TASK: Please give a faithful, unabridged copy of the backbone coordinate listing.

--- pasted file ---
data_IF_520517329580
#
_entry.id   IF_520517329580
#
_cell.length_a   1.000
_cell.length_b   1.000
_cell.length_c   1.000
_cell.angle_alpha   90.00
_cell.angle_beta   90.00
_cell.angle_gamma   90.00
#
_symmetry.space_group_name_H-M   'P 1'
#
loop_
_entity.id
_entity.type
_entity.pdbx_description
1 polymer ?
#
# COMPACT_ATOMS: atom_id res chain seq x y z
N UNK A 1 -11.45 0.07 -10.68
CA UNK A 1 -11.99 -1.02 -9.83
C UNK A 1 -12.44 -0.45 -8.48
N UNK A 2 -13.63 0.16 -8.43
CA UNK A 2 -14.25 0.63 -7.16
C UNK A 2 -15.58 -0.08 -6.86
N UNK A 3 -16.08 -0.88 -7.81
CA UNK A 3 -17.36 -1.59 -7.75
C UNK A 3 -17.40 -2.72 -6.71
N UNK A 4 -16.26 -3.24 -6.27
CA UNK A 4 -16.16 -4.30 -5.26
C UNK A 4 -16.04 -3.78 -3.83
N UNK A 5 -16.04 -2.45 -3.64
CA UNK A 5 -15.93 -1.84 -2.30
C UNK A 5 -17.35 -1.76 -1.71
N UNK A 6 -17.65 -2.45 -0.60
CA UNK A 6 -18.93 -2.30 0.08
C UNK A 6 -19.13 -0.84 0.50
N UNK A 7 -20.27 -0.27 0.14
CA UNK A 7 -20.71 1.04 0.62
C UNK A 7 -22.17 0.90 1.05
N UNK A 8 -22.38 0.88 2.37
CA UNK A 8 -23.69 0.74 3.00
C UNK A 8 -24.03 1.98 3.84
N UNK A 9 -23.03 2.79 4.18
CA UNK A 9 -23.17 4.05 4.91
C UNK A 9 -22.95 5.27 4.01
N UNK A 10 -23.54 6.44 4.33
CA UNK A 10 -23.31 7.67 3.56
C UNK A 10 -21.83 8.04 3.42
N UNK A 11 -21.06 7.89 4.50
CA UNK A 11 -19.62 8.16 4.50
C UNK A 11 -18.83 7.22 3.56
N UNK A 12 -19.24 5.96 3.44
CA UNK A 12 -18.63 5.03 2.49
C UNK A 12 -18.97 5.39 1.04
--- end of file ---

data_IF_520517329580
#
_entry.id   IF_520517329580
#
_cell.length_a   1.000
_cell.length_b   1.000
_cell.length_c   1.000
_cell.angle_alpha   90.00
_cell.angle_beta   90.00
_cell.angle_gamma   90.00
#
_symmetry.space_group_name_H-M   'P 1'
#
loop_
_entity.id
_entity.type
_entity.pdbx_description
1 polymer ?
#
# COMPACT_ATOMS: atom_id res chain seq x y z
N UNK A 1 -11.45 0.07 -10.68
CA UNK A 1 -11.99 -1.02 -9.83
C UNK A 1 -12.44 -0.45 -8.48
N UNK A 2 -13.63 0.16 -8.43
CA UNK A 2 -14.25 0.63 -7.16
C UNK A 2 -15.58 -0.08 -6.86
N UNK A 3 -16.08 -0.88 -7.81
CA UNK A 3 -17.36 -1.59 -7.75
C UNK A 3 -17.40 -2.72 -6.71
N UNK A 4 -16.26 -3.24 -6.27
CA UNK A 4 -16.16 -4.30 -5.26
C UNK A 4 -16.04 -3.78 -3.83
N UNK A 5 -16.04 -2.45 -3.64
CA UNK A 5 -15.93 -1.84 -2.30
C UNK A 5 -17.35 -1.76 -1.71
N UNK A 6 -17.65 -2.45 -0.60
CA UNK A 6 -18.93 -2.30 0.08
C UNK A 6 -19.13 -0.84 0.50
N UNK A 7 -20.27 -0.27 0.14
CA UNK A 7 -20.71 1.04 0.62
C UNK A 7 -22.17 0.90 1.05
N UNK A 8 -22.38 0.88 2.37
CA UNK A 8 -23.69 0.74 3.00
C UNK A 8 -24.03 1.98 3.84
N UNK A 9 -23.03 2.79 4.18
CA UNK A 9 -23.17 4.05 4.91
C UNK A 9 -22.95 5.27 4.01
N UNK A 10 -23.54 6.44 4.33
CA UNK A 10 -23.31 7.67 3.56
C UNK A 10 -21.83 8.04 3.42
N UNK A 11 -21.06 7.89 4.50
CA UNK A 11 -19.62 8.16 4.50
C UNK A 11 -18.83 7.22 3.56
N UNK A 12 -19.24 5.96 3.44
CA UNK A 12 -18.63 5.03 2.49
C UNK A 12 -18.97 5.39 1.04